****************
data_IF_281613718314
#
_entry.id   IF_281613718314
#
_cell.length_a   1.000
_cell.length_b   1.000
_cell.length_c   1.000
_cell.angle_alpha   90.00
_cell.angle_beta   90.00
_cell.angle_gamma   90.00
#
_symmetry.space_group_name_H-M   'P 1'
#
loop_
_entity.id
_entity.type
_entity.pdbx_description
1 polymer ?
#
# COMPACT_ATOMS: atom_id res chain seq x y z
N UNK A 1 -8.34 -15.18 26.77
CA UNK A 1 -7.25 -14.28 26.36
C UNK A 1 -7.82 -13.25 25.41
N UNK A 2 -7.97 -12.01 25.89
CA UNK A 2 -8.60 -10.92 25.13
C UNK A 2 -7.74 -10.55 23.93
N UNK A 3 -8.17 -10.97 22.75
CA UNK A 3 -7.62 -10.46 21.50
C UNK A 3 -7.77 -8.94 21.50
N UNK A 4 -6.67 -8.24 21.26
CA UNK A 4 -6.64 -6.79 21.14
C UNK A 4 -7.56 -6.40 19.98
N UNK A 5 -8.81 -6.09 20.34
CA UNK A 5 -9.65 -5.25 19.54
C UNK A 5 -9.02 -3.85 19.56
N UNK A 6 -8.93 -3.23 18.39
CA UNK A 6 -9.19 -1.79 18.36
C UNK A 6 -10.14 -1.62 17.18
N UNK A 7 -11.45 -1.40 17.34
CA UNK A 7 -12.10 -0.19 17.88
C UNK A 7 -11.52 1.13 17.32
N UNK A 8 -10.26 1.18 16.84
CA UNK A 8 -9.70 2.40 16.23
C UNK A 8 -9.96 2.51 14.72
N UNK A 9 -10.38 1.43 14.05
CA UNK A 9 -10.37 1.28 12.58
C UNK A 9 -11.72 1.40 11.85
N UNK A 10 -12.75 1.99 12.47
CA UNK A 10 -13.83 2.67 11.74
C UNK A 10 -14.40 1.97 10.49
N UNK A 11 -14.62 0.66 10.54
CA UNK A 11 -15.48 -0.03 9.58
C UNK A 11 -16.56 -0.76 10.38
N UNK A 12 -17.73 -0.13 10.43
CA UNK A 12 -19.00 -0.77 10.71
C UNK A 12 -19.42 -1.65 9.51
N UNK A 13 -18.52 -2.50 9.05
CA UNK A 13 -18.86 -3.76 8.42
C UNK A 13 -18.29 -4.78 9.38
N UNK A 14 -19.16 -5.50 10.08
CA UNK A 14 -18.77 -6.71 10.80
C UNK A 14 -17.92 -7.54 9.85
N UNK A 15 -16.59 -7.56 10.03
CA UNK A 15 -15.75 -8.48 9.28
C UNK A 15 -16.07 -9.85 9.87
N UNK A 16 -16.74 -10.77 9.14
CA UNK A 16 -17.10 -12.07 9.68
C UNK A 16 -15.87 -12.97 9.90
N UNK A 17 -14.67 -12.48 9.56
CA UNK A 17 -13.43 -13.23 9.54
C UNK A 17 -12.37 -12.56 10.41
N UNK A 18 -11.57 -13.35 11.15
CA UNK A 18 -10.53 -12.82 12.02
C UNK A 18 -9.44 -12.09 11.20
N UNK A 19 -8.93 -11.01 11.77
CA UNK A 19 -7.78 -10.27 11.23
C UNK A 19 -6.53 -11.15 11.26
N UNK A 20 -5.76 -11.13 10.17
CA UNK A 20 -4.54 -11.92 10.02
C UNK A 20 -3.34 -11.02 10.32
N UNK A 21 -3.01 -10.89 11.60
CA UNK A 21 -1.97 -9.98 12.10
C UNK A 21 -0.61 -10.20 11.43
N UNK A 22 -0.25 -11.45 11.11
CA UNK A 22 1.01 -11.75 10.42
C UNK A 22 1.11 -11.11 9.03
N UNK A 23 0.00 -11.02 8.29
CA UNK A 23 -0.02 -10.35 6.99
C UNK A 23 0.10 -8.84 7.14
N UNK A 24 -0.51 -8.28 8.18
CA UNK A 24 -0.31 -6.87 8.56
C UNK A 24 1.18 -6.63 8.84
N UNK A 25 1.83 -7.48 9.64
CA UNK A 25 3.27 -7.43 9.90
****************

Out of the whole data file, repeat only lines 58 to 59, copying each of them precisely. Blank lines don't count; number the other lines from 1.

CA UNK A 13 -18.86 -3.76 8.42
C UNK A 13 -18.29 -4.78 9.38